Scene from a novel


by Azarin Sadegh

The moon vanished behind the moving clouds. The cold breeze and the lifeless view facing our hotel room reminded me of the prison.

Sahar and I hadn't closed the window.

“I always had so many friends,” Sahar said and smiled. “I could make friends in the buses, or in the parks, or anywhere I went. People seemed to like me.” She sighed. “But I never felt so close to any of them the way I feel about you.”

“I had almost none,” I said.

“All my friends were so different from you,” Sahar said.

“Who knows who?” I said, looking for the right words. “Why do you think I’m different? You don’t know anything about me, about what I’ve done, or what I used to think or to say. Whatever made me happy or sad. But, I have to tell you. I’ve changed. A lot.”

Sahar shook her head. “Don’t tell me. We all have changed,” she said and leaned back, placing her legs on the window’s edge.

I did the same. The breeze tickled my feet and the cold moved up toward my knees. “The past is past,” I said.

“I like you the way you are now,” she said. “And I don’t care about the past.”

But who could I be without my past? I thought. “I grew up in Astara,” I said. “We lived in a big house with a wild scary backyard.”

Sahar grabbed my hand. “I hope you’re telling me a love story,” she said.

“I wish,” I said and immediately regretted talking about the past. “Let’s forget it. It’s too late already. We’re both tired.”

Sahar laughed. “Now you can’t back up,” she said. “Remember. I’m your best friend.”

I sighed. “You win,” I said and cleared my voice. “I had a secret friend named Soghra,” I said. “Her mother was our maid. Everyone called her Nanneh Soghra, or Soghra’s Mom. Every morning they came to our house and every night they walked back to their village. While her mother was doing the laundry, Soghra and I played. We loved the beach. The sea wasn’t deep. We could move forward in the water for a long time and it wouldn’t still reach our knees,” I said and took a deep breath.

Sahar was playing with her hair.

“I liked Soghra because she was different from other children,” I said. “If we played hide and seek, she always chose to hide behind thin trees, so I could find her. Or she never accepted the role of the teacher in our classroom game, because she didn’t know how to read or to write. Or it was always her who washed the little teacups after the game was over. My all time favorite toy was a pillow with Soghra’s dark gray chador. I liked to wear it around my waist, or on my shoulder like a cap, or hide under it like a ghost. Soghra never complained.” I rubbed my hands. “One night - I was maybe five - I told her that I was going to keep it,” I said. “That the chador was mine. Soghra, as expected, didn’t argue. Not even a word.”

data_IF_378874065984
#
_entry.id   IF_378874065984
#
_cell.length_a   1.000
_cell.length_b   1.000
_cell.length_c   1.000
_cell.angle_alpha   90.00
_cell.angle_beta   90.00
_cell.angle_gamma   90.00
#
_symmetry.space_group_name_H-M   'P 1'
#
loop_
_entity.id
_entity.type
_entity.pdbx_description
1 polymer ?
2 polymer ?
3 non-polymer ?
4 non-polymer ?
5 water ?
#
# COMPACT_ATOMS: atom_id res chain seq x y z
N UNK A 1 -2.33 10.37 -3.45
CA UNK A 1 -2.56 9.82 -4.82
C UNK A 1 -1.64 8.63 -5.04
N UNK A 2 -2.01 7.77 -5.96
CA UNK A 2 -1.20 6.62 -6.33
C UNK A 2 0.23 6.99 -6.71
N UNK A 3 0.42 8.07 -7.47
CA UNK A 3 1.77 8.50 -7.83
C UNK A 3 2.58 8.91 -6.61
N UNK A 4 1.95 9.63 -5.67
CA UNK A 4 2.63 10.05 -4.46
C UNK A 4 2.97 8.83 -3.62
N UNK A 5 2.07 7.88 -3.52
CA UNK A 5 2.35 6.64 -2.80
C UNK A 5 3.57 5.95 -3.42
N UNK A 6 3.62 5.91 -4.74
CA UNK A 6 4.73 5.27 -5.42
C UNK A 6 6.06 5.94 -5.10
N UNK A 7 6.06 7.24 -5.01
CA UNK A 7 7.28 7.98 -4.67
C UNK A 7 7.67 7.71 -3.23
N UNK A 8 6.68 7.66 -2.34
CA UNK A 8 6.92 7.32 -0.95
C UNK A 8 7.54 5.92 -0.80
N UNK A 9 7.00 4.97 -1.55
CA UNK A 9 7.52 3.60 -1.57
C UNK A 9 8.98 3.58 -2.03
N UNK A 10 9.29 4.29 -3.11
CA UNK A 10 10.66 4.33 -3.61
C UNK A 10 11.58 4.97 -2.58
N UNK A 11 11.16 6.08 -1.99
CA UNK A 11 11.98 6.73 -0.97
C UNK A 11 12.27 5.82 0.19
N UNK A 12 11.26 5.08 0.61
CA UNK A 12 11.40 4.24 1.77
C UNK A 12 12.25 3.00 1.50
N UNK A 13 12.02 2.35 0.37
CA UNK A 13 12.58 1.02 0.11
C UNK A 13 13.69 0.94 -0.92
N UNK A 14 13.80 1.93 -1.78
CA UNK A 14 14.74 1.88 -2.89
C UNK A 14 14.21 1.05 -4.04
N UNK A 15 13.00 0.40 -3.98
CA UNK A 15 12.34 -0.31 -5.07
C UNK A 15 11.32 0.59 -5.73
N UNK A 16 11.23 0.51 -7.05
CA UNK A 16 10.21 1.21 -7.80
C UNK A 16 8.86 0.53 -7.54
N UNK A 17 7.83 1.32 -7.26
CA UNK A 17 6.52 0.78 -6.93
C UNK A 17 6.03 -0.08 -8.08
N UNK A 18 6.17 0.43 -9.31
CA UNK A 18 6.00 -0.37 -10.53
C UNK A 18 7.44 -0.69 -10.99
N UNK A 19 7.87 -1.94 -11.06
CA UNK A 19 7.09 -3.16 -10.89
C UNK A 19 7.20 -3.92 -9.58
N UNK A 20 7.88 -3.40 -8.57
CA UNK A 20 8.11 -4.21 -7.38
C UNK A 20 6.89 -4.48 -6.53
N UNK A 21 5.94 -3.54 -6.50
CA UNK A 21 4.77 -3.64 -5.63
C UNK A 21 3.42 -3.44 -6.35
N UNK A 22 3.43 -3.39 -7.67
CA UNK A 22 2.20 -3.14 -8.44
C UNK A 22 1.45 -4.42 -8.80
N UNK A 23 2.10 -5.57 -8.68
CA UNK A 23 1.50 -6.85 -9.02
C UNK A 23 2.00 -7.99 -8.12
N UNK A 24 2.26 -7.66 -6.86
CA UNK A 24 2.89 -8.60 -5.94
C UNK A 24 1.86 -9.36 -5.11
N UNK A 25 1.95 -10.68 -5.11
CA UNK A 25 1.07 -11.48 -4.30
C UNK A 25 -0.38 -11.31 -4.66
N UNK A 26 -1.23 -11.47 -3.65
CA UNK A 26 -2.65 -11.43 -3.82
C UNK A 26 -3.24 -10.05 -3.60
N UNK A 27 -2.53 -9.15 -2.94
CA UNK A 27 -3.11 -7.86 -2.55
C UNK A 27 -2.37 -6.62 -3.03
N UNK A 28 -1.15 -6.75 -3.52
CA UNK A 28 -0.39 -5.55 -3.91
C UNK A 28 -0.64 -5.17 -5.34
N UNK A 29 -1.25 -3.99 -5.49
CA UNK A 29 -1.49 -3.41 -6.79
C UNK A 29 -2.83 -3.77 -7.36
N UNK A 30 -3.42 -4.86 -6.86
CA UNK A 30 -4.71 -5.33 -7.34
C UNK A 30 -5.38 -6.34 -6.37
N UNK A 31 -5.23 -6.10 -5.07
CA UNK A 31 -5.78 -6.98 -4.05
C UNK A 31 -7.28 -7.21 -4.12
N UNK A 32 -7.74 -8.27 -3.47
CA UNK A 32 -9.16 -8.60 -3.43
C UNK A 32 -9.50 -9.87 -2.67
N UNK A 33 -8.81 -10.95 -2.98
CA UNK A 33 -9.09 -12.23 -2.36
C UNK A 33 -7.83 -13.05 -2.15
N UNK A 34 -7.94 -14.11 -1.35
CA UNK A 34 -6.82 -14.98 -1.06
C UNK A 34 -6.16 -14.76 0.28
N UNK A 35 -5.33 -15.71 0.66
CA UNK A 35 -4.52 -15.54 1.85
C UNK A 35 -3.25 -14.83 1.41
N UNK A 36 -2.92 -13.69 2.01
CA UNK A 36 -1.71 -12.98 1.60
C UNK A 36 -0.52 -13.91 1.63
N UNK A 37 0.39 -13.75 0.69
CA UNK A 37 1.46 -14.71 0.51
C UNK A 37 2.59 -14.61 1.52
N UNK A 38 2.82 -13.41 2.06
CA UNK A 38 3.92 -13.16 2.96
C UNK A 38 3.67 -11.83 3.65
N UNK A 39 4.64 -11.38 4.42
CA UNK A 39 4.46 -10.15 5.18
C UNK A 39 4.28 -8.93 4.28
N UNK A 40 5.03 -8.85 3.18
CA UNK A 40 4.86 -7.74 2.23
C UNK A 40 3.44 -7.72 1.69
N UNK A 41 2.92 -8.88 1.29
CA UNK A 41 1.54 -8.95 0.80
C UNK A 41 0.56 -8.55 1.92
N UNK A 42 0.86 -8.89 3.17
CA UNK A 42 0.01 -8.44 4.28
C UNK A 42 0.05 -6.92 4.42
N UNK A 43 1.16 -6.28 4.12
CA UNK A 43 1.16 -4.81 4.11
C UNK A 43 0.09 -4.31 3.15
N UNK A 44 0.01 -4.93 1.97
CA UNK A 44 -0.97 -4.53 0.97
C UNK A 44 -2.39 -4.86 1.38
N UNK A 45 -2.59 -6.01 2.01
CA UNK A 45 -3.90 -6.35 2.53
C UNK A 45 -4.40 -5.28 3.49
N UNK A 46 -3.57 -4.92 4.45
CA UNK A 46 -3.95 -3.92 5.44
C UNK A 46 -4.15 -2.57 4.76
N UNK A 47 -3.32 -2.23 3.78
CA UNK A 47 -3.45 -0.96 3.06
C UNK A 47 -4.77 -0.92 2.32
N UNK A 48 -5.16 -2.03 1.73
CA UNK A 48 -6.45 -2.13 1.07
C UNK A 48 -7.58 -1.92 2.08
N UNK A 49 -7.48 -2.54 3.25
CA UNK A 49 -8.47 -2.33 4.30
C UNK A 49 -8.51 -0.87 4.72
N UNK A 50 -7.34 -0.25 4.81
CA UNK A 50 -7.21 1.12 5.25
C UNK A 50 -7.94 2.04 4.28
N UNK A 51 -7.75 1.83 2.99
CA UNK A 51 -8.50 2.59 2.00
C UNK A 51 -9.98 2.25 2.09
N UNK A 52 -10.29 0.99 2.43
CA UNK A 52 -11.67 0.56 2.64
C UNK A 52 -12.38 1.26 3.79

Sahar grabbed my hand and pressed it gently. “I remember how I thought I was a princess,” she said. “But I was just a spoiled brat.”

“Me too,” I said. “I was a lonely brat.”

Sahar chuckled drowsily.

“Mother never gave up on reminding me of those years,” I said. “The stories I invented, the friends I didn’t have, the places I didn’t see. I grew up imagining games, running in the beach, watching birds, touching snails, escaping monsters, pretending to be a queen, or a deev, playing with a pillow and somebody else’s chador every day, all the time,” I continued. “That chador became my throne and my identity. Children. They think they own the world. All children except for Soghra who was only three years older than me,” I said.

Sahar yawned.

“We left Astara when I was eight, but I always missed its beach,” I said, glancing at Sahar. She had an ambiguous smile on her lips. “One summer, Mother and I met Nanneh Soghra at Grandma’s house in Astara,” I said. “Mother told her how much we missed her and invited her to Tehran. Of course we all knew it was nothing but a formality, something impossible, that she was too old to make this trip, and we were too poor to afford having a maid. But it still felt good. I’d never forget how she kissed Mother’s hand with gratitude, and how she hugged me like embracing a phantom.” I sighed. “No matter how much I had loved Soghra, still I wanted to escape her mother’s grip,” I whispered timidly. “Her lips felt creepy, wet, Dusty. Full of germs from people’s unwashed clothes or from the insects she used to kill for us. Nanneh told that Soghra got married at twelve and had four kids. It was three years ago. She was barely twenty three.”